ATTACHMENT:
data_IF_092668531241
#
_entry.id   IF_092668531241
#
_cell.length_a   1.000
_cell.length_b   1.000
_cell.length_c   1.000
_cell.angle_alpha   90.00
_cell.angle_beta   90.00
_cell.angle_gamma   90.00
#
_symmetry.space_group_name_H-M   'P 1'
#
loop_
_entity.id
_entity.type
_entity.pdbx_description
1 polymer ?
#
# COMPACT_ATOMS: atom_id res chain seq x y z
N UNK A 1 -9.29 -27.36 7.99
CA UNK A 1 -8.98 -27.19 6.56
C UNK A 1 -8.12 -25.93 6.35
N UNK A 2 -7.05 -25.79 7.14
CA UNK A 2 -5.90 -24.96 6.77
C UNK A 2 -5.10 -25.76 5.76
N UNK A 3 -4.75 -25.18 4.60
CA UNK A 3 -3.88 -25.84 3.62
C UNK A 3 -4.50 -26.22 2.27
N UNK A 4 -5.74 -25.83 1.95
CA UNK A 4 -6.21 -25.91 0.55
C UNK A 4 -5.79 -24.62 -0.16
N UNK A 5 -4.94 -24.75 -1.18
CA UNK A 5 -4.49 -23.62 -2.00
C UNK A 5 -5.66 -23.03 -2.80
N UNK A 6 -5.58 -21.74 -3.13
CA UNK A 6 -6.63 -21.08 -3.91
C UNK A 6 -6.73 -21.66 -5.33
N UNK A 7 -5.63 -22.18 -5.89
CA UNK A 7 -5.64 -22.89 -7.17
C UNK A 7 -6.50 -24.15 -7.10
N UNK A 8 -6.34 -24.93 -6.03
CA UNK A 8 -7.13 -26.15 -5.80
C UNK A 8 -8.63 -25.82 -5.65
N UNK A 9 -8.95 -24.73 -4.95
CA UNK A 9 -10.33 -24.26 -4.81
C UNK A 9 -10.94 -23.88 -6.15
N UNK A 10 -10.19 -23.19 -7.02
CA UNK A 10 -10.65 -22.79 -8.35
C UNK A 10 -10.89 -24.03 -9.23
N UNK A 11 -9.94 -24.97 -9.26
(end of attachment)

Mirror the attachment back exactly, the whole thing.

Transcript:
data_IF_092668531241
#
_entry.id   IF_092668531241
#
_cell.length_a   1.000
_cell.length_b   1.000
_cell.length_c   1.000
_cell.angle_alpha   90.00
_cell.angle_beta   90.00
_cell.angle_gamma   90.00
#
_symmetry.space_group_name_H-M   'P 1'
#
loop_
_entity.id
_entity.type
_entity.pdbx_description
1 polymer ?
#
# COMPACT_ATOMS: atom_id res chain seq x y z
N UNK A 1 -9.29 -27.36 7.99
CA UNK A 1 -8.98 -27.19 6.56
C UNK A 1 -8.12 -25.93 6.35
N UNK A 2 -7.05 -25.79 7.14
CA UNK A 2 -5.90 -24.96 6.77
C UNK A 2 -5.10 -25.76 5.76
N UNK A 3 -4.75 -25.18 4.60
CA UNK A 3 -3.88 -25.84 3.62
C UNK A 3 -4.50 -26.22 2.27
N UNK A 4 -5.74 -25.83 1.95
CA UNK A 4 -6.21 -25.91 0.55
C UNK A 4 -5.79 -24.62 -0.16
N UNK A 5 -4.94 -24.75 -1.18
CA UNK A 5 -4.49 -23.62 -2.00
C UNK A 5 -5.66 -23.03 -2.80
N UNK A 6 -5.58 -21.74 -3.13
CA UNK A 6 -6.63 -21.08 -3.91
C UNK A 6 -6.73 -21.66 -5.33
N UNK A 7 -5.63 -22.18 -5.89
CA UNK A 7 -5.64 -22.89 -7.17
C UNK A 7 -6.50 -24.15 -7.10
N UNK A 8 -6.34 -24.93 -6.03
CA UNK A 8 -7.13 -26.15 -5.80
C UNK A 8 -8.63 -25.82 -5.65
N UNK A 9 -8.95 -24.73 -4.95
CA UNK A 9 -10.33 -24.26 -4.81
C UNK A 9 -10.94 -23.88 -6.15
N UNK A 10 -10.19 -23.19 -7.02
CA UNK A 10 -10.65 -22.79 -8.35
C UNK A 10 -10.89 -24.03 -9.23
N UNK A 11 -9.94 -24.97 -9.26